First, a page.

Residents blast police, mayor at Westinghouse

BLACKS MATTER TOO–Community activist Bekezela Mguni posing questions about the importance of Black lives to city of Pittsburgh administration at the “Mayor’s Night Out” Town Hall meeting on Oct. 21 at Westinghouse. (Courier Photos by J.L. Martello)

When acting Pittsburgh Police Chief Cameron McLay first arrived, he said he learned about the problems with police /community relations from the media. Last week, he, and Mayor Bill Peduto, heard it directly from the community—most notably from Leon Ford’s brother, Malik.
“Tell me why I shouldn’t feel threatened (by the police),” he said to Peduto, sitting next to his wheelchair-bound brother. “We don’t want to hear your song anymore. Get it right!”
Ford, who was shot and paralyzed by police during a 2012 traffic stop, did not speak because despite being acquitted of assaulting the city officer who shot him five times, a gag order remains in place until lesser related charges are adjudicated or dismissed.
Pittsburgh Mayor Bill Peduto speaking to residents about their safety concerns.

Peduto told him there was nothing he could say to make things right, but he could listen.“That’s why we’re here,” he said.
The “here” was Pittsburgh Westinghouse 6-12 in Homewood, where Peduto, McLay and several other administration officials, including Kevin Acklin and Valerie McDonald Roberts, took part in a “Mayor’s Night Out” town hall. Julia Johnson, who traveled to the meeting from the South Side, said she wants a stop to the “criminalization and racial profiling” of young Black men by the police, adding she fears her brother could be beaten or killed.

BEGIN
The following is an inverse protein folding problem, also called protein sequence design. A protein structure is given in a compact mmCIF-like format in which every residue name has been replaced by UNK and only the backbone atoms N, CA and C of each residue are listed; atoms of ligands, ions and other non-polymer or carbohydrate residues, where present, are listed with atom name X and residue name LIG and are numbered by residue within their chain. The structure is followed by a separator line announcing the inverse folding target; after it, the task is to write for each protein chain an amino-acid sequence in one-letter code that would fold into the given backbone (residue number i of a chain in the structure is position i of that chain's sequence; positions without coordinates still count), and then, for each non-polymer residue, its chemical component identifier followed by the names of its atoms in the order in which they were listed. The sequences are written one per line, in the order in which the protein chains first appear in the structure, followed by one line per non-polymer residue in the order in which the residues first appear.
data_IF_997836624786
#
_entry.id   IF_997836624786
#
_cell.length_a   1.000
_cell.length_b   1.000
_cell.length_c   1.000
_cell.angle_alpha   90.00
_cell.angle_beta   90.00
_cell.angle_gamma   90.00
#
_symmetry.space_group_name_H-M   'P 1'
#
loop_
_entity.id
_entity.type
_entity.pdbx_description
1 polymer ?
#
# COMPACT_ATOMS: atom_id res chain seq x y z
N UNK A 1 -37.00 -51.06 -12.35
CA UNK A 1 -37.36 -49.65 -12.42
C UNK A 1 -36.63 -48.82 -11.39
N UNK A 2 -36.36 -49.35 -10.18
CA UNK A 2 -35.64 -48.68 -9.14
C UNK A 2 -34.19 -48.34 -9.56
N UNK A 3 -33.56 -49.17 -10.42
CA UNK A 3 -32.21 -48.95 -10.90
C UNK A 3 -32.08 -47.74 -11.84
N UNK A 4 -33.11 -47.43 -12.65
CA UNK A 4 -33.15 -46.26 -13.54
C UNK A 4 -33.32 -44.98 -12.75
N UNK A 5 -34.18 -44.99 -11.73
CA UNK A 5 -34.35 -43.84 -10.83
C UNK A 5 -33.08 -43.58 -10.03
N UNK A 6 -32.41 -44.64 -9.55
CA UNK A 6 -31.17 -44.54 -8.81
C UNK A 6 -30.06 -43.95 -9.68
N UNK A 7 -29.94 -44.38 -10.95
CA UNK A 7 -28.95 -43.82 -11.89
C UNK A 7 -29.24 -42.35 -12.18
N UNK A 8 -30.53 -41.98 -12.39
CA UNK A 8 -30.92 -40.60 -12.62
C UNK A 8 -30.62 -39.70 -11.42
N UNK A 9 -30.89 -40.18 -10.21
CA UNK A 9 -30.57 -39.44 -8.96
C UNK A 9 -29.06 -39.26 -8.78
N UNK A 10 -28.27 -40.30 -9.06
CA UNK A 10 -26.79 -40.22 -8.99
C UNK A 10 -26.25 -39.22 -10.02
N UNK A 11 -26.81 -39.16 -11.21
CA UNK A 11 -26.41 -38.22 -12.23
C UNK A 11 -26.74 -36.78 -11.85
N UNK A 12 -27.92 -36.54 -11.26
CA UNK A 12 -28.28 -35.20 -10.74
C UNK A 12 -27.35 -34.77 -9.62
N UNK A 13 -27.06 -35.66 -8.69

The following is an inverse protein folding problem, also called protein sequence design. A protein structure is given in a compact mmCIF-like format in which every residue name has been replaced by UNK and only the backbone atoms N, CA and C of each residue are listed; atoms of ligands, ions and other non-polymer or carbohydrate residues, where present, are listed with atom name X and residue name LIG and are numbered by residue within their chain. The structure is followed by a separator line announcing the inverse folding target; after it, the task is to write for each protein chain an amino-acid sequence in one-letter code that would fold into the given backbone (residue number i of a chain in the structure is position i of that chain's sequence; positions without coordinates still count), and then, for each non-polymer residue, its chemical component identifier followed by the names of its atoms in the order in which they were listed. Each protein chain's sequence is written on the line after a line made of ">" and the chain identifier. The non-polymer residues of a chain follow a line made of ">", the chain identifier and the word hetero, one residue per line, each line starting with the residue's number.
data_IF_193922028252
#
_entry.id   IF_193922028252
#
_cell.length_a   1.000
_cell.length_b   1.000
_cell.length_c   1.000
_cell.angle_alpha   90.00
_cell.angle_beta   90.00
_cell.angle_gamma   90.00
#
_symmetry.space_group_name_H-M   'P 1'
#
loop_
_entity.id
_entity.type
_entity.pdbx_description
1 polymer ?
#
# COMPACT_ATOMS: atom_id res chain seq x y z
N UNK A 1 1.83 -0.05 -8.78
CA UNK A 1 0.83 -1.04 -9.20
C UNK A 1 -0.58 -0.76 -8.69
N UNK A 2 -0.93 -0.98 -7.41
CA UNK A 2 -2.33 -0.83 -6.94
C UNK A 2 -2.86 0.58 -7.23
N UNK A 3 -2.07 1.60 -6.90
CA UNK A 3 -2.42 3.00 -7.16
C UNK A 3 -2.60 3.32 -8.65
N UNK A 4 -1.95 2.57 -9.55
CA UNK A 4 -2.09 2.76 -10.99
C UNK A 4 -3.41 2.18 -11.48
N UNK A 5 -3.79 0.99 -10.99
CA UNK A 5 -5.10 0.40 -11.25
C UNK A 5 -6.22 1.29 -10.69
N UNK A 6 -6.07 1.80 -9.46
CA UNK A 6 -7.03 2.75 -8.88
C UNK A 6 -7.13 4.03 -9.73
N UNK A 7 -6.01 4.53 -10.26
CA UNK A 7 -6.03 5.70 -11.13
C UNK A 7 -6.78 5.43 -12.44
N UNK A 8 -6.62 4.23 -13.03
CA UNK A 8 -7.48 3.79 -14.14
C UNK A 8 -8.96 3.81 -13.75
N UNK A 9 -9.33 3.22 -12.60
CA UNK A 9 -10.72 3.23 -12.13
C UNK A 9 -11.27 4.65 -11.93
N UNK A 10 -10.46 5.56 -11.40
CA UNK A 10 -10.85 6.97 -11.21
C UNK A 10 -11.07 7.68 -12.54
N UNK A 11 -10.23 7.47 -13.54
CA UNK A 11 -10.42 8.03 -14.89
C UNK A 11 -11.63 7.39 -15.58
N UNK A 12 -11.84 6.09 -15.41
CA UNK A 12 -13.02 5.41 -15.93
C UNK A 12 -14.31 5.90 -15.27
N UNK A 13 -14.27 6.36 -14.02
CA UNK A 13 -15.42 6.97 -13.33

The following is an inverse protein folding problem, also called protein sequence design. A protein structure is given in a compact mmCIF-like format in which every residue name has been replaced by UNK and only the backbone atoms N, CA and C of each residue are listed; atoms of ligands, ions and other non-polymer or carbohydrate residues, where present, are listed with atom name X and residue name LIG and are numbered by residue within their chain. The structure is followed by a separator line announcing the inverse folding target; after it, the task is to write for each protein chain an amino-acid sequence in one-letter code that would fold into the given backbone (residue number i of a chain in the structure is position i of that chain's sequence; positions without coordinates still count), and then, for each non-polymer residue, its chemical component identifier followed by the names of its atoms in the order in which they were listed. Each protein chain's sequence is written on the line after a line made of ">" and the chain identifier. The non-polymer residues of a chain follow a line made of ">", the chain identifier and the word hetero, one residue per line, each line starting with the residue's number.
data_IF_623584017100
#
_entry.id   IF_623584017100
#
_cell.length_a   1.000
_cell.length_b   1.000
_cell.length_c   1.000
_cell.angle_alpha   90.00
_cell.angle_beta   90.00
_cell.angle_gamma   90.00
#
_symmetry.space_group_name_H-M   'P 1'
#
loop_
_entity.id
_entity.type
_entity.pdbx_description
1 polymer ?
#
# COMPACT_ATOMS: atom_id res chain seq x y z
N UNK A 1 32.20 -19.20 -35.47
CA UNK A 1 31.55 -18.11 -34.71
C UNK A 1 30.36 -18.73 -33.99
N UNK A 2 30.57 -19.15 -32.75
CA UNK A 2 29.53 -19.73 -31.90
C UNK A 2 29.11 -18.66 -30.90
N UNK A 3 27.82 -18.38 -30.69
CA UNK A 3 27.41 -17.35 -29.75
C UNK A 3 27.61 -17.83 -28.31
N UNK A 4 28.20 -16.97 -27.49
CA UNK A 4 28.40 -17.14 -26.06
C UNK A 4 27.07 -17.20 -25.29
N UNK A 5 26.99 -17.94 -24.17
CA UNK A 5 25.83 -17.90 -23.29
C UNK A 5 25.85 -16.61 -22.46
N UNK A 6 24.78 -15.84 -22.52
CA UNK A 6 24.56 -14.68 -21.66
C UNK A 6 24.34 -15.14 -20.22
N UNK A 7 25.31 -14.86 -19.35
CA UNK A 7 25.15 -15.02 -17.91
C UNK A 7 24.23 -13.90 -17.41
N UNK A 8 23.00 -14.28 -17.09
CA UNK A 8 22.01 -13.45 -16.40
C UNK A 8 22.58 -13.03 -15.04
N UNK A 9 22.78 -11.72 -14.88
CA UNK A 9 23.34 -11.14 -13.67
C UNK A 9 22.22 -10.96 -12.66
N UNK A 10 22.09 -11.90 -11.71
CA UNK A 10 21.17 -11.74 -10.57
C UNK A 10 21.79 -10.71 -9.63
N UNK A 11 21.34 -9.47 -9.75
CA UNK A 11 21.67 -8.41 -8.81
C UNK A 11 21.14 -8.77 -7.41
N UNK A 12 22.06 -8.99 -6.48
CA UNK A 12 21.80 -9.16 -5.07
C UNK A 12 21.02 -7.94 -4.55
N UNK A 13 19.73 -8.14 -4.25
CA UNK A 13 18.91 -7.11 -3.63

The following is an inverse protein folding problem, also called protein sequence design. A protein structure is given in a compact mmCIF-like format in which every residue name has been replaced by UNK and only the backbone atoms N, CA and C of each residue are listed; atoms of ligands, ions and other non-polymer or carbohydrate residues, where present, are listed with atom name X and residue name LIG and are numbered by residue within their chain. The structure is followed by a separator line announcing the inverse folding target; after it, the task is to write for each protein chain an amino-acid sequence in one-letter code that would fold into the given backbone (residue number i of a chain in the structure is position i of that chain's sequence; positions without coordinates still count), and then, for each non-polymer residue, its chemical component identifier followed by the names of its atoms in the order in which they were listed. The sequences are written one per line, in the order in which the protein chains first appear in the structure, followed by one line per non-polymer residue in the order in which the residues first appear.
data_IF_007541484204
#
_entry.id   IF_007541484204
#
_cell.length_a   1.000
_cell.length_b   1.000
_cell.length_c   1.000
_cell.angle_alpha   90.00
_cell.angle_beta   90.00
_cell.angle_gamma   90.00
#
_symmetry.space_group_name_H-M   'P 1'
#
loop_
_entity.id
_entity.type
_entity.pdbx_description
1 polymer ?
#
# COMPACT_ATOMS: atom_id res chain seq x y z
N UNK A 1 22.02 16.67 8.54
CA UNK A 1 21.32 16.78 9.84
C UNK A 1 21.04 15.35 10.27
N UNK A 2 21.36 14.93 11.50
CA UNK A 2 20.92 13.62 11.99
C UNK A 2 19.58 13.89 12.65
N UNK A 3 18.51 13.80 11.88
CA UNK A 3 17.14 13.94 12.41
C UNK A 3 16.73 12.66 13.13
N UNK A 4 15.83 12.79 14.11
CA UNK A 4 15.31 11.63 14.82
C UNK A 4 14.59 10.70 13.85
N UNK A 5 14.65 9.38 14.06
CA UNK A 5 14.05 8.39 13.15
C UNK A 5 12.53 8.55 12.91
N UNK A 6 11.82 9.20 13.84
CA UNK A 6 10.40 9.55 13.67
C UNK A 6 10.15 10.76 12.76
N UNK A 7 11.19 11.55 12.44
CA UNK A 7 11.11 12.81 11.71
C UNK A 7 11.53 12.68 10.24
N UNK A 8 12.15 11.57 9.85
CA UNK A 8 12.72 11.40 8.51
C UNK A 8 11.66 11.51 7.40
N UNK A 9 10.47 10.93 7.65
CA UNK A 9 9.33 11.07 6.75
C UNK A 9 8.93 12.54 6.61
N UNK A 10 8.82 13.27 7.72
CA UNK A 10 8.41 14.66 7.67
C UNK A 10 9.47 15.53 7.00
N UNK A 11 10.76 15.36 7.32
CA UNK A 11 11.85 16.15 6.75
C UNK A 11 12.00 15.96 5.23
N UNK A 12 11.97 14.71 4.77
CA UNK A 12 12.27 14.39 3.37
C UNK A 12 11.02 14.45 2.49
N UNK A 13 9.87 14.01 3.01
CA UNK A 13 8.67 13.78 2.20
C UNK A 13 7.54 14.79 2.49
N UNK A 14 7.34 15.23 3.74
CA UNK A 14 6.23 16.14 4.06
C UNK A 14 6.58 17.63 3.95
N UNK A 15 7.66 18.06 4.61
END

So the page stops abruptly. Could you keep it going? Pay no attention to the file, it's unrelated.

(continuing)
VOW TO PROTECT—New Pittsburgh Police Chief Cameron McLay speaks to concerned residents about safety and police/community relations.

McLay tried to reassure her and the audience of about 200, repeating that he intends to hold officers accountable, and that they are “trying to protect you,” but he added that they cannot stem the community violence without residents’ cooperation.
“Yes the violence has to stop, but we can’t do it without the participation of witnesses,” he said.
Recalling the August fatal shooting of a Hill District woman two days before she was to meet with prosecutors on a drug case, still other residents said they can’t feel safe about cooperating with police, even anonymously.
ALL ABOUT THE KIDS–Master Yusuf, who owns a dojo on Frankstown Avenue in East Liberty and works with kids in the community, voices his concerns about the city’s community engagement.

Though he and Public Safety Director Stephen Bucar have pledged to revamp the dormant Pittsburgh Initiative to Reduce Crime to address community violence, McLay still has not said how he will do that.
City Council was scheduled to vote on Additional funding legislation for PIRC Oct. 28.
Though issues of community violence and police conduct dominated the discussion at Westinghouse, other questions about development, employment and affordable housing were directed the mayor’s way.
Concerned citizen George Moses asking the mayor about housing development plans.

George Moses, veteran housing activist said he wanted assurances that development in the east end wouldn’t lead to more gentrification and a loss of affordable rental units.
“If that happens where am I supposed to go,” he asked. “I can’t go to Bakery Square II, I can’t afford it.”
In an effort to focus more distinctly on community violence and police relations, the Black Political Empowerment Project, Black and White Reunion, the Alliance for Police Accountability, the Western Pennsylvania Black Political Assembly the Urban League of Greater Pittsburgh are sponsoring two upcoming meetings with McLay.
The first is scheduled for Nov. 10 at Bethel AME Church, 2720 Webster Ave., in the Hill District. The second meeting will be Nov. 17 at Pentecostal Temple, 6300 East Liberty Blvd. Doors open at 6 p.m. for both meetings.

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